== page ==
Common brain issues for premature babies

Neonatologist Philippe Friedlich, MD, shares advice on the most common brain issues and risks that babies born prematurely will face
Common Brain Issues For Premature Babies
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Common brain issues for premature babies

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Premature infants also have vulnerable brains. Your doctor may speak to you about the brain of your baby. Babies that are born below 34 weeks have a maturation of their brain that is still progressing. and there is one part of their brain that is quite sensitive to stress and may sometimes cause hemorrhage in the brain. We call that IVH, or IntraVentrical Hemorrhage. So smaller infants, more premature infants, are at higher risk of brain complications associated with prematurity and must be watched to minimize such problems. Your doctor will often do ultrasounds, very much like the mother had during pregnancy, to watch that part of the brain and to ensure that there has not been a hemorrhage in the brain. More mature infants still have issues that are often detected around 34-35 weeks. Sometimes the respiratory centers in our brain are not fully developed at that age, and sometimes babies just forget to breathe. That's why even larger premature infants are monitored in the intensive care unit to make sure that if they forget to breathe we can provide some help. Sometimes this help is in the form of a little bit of oxygen through their nose. Sometimes it is in the form of a medication that stimulates the brain to remember to breathe. And those are in general the most pertinent brain issues that premature infants can be at risk of.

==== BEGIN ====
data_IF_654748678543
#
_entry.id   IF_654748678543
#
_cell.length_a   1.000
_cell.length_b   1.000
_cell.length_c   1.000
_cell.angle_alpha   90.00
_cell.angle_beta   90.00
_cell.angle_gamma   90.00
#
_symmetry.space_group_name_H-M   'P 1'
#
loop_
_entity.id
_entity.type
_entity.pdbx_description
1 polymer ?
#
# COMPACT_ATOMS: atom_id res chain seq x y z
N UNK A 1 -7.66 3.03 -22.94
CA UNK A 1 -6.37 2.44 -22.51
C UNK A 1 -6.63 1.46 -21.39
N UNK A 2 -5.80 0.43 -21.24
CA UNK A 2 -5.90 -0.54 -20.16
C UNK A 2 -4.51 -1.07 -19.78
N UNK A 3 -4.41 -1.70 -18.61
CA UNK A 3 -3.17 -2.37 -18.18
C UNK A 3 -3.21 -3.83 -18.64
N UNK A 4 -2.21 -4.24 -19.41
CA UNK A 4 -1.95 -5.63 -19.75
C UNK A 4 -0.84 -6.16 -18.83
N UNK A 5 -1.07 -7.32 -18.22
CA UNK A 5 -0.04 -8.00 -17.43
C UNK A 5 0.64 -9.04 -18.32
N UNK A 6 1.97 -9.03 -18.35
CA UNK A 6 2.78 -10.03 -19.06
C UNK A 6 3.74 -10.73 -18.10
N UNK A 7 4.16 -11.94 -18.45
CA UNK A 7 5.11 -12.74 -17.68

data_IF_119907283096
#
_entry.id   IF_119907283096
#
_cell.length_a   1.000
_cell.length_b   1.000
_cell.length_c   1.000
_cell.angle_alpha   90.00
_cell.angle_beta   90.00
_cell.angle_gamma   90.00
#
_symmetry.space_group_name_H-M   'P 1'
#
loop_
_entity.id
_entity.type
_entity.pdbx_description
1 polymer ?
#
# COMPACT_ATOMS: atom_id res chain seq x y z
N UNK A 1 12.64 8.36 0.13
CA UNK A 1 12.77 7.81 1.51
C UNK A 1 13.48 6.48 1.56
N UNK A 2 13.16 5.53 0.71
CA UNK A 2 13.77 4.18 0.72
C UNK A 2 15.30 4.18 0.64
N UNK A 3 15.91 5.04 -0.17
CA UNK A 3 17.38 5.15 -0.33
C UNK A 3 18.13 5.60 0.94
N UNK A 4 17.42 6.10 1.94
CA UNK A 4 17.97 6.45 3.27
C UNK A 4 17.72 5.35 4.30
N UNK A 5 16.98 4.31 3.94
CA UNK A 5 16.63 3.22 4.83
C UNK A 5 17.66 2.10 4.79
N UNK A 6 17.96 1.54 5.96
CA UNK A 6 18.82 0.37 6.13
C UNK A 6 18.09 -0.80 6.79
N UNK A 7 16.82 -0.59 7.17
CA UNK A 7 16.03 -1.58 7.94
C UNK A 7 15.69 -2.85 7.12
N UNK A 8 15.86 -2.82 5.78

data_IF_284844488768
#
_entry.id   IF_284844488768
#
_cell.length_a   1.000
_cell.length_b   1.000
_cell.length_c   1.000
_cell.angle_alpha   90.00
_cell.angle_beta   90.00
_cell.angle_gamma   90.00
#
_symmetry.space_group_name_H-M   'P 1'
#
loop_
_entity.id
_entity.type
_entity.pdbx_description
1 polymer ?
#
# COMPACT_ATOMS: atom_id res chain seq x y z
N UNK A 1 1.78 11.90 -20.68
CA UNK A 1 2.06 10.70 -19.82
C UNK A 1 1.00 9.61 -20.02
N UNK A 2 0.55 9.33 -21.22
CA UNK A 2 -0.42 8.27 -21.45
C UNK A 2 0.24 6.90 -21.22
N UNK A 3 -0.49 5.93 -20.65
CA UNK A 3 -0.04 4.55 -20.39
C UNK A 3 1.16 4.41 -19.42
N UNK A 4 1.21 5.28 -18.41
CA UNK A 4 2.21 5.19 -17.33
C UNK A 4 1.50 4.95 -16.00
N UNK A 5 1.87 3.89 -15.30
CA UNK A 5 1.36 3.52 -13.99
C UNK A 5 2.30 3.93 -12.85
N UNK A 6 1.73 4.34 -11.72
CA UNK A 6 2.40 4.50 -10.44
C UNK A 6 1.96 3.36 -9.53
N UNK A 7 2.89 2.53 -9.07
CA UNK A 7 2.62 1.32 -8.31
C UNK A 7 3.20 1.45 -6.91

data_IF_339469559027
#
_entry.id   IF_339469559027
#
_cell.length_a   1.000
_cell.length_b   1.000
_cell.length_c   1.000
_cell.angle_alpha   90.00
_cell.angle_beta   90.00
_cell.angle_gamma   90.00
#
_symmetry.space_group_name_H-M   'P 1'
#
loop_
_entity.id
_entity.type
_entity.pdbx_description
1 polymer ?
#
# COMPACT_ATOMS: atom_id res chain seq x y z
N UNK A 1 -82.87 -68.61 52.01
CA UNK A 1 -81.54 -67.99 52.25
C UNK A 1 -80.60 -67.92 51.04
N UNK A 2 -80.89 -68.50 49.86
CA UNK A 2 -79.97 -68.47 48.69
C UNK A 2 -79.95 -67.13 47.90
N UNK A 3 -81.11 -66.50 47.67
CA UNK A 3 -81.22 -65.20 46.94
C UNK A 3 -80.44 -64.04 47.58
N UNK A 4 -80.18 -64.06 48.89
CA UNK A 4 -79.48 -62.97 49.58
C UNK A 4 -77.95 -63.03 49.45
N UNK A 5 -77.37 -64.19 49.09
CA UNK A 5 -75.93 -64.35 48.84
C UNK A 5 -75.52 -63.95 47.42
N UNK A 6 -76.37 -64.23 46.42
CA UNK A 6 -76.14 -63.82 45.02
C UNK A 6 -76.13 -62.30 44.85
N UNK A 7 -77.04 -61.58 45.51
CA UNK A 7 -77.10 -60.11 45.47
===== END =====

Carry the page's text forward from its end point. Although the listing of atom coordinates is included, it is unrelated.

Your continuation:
Neonatologist Philippe Friedlich, MD, shares advice on the most common brain issues and risks that babies born prematurely will face

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Philippe Friedlich, MD

Neonatologist

Philippe Friedlich, MD, MS Epi, MBA is the Associate Director and Division Chief of the Center for Fetal and Neonatal Medicine at Children’s Hospital Los Angeles, as well as the Medical Director of the hospital’s Newborn & Infant Critical Care Unit (NICCU). Dr. Friedlich is a professor of Pediatrics and Surgery at the Keck School of Medicine of the University of Southern California.   

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